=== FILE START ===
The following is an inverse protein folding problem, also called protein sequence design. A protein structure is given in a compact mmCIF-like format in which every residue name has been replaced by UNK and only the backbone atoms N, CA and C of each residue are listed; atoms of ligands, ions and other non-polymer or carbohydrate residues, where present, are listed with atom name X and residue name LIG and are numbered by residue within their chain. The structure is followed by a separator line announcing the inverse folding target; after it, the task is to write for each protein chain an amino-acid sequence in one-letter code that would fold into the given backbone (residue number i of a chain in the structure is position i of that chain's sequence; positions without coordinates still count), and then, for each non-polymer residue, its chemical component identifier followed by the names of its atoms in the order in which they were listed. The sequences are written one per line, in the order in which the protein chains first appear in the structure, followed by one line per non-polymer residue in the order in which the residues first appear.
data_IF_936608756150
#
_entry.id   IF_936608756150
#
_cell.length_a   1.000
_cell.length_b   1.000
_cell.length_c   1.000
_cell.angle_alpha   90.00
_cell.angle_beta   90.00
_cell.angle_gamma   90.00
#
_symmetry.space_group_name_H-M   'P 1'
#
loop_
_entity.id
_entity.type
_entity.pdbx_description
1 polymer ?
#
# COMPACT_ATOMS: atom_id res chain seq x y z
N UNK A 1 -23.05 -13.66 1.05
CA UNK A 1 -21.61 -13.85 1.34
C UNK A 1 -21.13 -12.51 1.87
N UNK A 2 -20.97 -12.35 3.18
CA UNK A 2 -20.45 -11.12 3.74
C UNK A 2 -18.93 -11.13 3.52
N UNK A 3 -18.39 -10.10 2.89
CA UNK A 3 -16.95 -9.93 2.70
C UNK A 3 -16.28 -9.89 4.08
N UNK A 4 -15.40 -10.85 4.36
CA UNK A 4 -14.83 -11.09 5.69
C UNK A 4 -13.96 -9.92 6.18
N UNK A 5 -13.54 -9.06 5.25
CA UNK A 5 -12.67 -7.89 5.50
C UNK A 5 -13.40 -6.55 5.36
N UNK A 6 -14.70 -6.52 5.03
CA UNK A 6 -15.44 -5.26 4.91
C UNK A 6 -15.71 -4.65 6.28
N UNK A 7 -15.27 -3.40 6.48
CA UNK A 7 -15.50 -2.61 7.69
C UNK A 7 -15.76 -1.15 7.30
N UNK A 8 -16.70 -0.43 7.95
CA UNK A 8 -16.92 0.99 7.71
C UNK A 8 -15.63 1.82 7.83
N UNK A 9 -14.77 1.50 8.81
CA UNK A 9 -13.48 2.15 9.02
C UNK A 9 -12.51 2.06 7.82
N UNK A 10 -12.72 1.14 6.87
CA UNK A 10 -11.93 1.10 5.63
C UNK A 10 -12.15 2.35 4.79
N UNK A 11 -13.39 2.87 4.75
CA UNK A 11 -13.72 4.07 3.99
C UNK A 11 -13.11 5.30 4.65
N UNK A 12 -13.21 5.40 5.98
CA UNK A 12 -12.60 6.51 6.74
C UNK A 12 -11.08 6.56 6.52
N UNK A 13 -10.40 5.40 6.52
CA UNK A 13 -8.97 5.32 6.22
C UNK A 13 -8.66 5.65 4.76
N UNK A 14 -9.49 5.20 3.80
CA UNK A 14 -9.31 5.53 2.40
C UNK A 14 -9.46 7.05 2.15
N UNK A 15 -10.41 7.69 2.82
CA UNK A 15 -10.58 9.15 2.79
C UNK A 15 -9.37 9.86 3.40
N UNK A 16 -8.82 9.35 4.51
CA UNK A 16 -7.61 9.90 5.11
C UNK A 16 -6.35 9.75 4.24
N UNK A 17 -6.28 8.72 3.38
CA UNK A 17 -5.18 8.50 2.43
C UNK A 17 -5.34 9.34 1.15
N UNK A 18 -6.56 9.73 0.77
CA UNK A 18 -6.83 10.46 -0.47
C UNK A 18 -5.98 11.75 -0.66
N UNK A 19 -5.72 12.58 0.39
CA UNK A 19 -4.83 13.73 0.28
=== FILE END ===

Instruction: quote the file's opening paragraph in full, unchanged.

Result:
The following is an inverse protein folding problem, also called protein sequence design. A protein structure is given in a compact mmCIF-like format in which every residue name has been replaced by UNK and only the backbone atoms N, CA and C of each residue are listed; atoms of ligands, ions and other non-polymer or carbohydrate residues, where present, are listed with atom name X and residue name LIG and are numbered by residue within their chain. The structure is followed by a separator line announcing the inverse folding target; after it, the task is to write for each protein chain an amino-acid sequence in one-letter code that would fold into the given backbone (residue number i of a chain in the structure is position i of that chain's sequence; positions without coordinates still count), and then, for each non-polymer residue, its chemical component identifier followed by the names of its atoms in the order in which they were listed. The sequences are written one per line, in the order in which the protein chains first appear in the structure, followed by one line per non-polymer residue in the order in which the residues first appear.